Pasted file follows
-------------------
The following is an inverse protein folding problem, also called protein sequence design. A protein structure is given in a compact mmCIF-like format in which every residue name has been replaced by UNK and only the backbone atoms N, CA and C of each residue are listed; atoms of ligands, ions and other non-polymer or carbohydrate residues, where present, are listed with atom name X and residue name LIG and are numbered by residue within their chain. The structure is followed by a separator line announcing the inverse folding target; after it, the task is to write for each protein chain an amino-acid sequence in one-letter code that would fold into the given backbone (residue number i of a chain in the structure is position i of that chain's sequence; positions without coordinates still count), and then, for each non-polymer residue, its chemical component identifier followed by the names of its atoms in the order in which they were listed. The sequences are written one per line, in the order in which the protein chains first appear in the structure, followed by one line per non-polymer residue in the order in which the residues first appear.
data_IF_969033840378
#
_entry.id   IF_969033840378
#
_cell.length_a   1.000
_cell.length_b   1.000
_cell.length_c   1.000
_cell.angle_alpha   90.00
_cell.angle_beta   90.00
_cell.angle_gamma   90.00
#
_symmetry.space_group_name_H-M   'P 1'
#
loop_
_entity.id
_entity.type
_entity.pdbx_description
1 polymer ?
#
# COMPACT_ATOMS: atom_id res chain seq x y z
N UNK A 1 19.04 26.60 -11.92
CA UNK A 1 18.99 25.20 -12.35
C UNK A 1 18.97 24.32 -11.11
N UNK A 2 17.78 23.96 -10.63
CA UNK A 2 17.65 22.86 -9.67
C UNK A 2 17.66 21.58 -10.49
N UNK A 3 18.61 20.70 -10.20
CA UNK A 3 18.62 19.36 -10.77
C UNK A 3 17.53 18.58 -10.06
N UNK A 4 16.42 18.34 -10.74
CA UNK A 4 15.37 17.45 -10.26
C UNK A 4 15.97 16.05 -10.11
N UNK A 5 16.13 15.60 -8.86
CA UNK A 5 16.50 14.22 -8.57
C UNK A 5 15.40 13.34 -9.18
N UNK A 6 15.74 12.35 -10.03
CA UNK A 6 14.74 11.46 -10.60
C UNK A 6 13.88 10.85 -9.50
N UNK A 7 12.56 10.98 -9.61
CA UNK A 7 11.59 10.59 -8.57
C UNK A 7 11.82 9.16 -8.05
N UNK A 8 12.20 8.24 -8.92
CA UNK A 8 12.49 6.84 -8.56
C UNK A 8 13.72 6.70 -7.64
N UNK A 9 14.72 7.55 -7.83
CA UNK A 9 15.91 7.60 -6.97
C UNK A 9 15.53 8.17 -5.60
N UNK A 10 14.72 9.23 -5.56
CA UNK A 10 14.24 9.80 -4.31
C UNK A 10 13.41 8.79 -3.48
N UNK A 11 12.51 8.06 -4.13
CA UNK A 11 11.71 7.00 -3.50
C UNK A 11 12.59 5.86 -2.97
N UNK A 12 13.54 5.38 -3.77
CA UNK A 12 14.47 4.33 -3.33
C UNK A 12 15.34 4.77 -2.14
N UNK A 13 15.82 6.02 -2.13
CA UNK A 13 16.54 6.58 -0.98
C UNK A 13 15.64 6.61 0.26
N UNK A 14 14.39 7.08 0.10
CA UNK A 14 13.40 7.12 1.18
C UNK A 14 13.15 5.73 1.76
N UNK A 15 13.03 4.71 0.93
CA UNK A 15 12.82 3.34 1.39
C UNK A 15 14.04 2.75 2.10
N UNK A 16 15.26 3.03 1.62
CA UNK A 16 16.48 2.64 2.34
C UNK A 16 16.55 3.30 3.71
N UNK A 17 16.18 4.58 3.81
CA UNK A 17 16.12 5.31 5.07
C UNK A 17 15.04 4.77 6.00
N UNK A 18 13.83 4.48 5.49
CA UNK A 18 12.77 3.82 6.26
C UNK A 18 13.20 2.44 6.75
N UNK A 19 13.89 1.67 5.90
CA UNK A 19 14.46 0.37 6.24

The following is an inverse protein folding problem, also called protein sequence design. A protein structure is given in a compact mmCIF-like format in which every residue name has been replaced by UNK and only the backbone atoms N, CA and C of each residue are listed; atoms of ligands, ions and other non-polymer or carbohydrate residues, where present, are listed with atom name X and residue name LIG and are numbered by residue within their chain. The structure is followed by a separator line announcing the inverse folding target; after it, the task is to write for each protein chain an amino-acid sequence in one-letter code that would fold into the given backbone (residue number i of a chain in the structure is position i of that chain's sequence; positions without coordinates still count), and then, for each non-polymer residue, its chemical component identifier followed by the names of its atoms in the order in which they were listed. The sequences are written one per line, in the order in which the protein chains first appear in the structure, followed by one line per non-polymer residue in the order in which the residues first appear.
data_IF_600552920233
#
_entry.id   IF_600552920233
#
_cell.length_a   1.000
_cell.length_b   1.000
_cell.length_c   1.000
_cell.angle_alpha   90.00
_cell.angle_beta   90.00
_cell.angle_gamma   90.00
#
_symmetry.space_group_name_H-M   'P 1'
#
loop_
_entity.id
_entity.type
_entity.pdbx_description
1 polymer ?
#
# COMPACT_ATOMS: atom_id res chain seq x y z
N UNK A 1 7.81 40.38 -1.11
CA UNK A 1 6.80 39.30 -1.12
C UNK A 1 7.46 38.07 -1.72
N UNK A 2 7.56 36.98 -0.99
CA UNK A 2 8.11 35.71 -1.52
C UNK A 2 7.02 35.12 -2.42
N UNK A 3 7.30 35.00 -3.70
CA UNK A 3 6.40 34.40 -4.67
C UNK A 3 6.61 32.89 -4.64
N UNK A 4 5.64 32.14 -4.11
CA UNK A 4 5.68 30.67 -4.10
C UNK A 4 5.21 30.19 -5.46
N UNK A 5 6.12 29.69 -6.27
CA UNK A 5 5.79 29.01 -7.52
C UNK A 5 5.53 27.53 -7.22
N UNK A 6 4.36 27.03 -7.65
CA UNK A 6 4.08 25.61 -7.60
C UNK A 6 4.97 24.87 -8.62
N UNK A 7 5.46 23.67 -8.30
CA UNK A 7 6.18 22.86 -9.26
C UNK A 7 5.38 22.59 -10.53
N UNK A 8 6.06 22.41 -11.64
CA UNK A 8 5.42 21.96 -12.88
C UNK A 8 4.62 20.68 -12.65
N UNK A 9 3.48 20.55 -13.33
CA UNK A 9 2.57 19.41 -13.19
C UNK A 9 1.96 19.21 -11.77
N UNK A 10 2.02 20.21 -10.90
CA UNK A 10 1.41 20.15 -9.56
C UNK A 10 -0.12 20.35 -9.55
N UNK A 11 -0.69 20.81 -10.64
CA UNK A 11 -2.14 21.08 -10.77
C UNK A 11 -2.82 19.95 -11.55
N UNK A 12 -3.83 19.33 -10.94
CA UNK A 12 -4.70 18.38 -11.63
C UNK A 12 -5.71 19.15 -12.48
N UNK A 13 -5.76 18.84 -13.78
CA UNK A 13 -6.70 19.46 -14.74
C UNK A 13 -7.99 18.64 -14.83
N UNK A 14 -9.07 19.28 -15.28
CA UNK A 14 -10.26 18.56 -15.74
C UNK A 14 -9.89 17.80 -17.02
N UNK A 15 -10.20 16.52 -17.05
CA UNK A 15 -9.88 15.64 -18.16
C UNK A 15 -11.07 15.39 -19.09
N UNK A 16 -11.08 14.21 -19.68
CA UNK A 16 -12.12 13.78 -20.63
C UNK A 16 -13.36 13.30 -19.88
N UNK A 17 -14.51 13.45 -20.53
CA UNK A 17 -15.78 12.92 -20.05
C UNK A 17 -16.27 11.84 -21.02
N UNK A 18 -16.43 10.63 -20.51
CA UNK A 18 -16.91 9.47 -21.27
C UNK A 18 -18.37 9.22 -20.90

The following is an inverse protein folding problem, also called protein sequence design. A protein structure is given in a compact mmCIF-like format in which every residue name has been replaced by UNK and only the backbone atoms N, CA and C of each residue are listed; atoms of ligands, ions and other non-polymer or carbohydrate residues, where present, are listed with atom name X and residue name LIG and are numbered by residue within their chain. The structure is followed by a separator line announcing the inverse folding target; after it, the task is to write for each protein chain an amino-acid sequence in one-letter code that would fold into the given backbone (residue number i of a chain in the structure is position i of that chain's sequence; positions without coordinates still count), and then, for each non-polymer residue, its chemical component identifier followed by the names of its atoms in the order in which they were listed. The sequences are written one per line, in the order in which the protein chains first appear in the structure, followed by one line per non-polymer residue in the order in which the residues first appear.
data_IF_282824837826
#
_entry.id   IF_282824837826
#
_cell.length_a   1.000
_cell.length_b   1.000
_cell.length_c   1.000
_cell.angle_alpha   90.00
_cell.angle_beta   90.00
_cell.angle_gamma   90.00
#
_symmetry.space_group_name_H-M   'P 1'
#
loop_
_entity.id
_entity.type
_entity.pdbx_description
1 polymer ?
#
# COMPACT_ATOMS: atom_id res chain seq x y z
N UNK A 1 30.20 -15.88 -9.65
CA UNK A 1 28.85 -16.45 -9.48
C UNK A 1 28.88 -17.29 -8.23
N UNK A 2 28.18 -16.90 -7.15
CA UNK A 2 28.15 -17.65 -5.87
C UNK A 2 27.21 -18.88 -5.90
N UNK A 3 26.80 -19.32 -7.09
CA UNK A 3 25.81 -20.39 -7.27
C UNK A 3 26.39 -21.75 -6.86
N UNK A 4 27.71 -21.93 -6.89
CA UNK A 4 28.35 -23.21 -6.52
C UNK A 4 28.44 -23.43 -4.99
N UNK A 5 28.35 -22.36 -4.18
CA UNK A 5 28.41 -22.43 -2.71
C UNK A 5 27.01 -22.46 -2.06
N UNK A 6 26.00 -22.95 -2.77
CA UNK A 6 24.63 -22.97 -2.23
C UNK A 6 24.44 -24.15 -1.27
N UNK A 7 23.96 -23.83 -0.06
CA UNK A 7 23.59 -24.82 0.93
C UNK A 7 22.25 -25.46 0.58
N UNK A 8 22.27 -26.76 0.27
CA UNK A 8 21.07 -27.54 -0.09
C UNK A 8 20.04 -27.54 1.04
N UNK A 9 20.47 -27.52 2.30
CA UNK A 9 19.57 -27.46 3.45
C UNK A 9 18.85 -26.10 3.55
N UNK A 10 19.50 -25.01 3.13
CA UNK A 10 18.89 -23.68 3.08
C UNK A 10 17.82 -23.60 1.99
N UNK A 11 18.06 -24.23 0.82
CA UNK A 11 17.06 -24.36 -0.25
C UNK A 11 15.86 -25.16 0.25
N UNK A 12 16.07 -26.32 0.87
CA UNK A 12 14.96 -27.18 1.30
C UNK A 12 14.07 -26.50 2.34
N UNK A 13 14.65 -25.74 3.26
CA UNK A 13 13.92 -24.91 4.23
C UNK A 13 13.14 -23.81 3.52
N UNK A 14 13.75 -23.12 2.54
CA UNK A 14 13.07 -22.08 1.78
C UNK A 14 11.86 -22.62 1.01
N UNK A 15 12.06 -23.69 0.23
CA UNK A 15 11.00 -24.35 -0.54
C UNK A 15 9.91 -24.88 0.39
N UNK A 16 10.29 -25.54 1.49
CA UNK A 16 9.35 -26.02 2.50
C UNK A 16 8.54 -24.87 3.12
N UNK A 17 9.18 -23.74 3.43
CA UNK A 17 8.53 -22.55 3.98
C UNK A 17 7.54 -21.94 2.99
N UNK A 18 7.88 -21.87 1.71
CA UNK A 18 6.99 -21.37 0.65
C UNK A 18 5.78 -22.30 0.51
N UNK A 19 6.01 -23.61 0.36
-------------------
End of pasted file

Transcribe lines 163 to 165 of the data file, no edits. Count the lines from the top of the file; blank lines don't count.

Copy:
_cell.angle_gamma   90.00
#
_symmetry.space_group_name_H-M   'P 1'